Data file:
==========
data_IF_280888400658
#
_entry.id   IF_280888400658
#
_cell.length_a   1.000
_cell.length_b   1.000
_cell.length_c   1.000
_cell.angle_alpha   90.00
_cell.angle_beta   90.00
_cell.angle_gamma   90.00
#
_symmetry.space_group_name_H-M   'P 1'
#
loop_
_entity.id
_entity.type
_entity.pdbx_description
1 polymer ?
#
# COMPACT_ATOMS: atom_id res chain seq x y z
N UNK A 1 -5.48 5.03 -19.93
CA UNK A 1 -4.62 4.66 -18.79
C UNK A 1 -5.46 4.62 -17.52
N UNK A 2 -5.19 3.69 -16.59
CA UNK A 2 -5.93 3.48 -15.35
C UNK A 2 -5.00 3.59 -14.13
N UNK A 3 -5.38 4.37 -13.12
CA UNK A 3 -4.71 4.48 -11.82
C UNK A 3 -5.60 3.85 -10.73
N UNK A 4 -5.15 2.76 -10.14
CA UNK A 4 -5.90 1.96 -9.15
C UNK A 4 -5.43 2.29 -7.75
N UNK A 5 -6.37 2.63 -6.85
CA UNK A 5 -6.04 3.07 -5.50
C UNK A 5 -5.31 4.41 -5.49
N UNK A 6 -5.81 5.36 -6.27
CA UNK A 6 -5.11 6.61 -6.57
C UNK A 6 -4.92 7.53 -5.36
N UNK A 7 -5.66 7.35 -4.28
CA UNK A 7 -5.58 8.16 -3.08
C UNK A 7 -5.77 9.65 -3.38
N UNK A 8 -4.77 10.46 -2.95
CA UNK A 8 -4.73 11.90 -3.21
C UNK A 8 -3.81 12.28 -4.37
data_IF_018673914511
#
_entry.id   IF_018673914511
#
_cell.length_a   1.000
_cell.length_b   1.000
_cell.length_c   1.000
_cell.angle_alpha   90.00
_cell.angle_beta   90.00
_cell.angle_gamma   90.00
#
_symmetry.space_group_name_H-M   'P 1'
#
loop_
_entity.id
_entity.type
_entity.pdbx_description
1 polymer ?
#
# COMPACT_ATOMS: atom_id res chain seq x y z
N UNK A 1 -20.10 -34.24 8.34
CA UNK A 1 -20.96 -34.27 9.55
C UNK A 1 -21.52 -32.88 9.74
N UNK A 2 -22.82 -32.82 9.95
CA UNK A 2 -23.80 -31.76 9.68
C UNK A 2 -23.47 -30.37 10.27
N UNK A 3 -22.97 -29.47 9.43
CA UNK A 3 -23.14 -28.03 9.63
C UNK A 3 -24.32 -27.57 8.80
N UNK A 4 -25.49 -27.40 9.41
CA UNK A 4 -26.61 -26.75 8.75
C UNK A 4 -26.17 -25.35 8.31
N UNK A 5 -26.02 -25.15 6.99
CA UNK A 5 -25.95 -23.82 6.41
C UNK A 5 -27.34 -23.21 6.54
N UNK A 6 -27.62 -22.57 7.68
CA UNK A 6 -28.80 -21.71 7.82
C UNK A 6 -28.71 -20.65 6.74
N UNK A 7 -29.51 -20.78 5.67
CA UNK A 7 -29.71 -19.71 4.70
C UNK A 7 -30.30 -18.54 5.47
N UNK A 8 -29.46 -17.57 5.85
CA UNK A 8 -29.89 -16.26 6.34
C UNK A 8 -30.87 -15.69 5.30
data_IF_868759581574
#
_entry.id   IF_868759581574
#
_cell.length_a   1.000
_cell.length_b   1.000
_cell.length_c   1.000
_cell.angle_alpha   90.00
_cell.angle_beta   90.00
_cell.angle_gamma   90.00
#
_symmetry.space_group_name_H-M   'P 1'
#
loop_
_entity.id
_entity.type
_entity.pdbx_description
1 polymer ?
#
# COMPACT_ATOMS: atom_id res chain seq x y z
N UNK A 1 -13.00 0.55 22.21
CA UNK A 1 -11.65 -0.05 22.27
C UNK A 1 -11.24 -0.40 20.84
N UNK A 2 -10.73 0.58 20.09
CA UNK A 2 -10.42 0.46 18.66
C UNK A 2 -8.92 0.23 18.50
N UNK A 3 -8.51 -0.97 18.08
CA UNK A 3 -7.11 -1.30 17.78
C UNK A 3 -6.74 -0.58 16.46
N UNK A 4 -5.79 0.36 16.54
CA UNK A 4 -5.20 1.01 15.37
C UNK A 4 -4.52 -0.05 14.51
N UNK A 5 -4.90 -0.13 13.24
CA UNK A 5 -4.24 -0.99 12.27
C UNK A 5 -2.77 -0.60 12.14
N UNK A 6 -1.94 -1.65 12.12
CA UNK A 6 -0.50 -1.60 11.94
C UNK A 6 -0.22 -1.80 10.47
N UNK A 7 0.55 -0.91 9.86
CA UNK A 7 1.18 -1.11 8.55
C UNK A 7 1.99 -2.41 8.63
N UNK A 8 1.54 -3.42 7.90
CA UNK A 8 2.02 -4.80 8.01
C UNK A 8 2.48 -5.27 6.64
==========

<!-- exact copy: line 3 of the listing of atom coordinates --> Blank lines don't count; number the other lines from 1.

_entry.id   IF_280888400658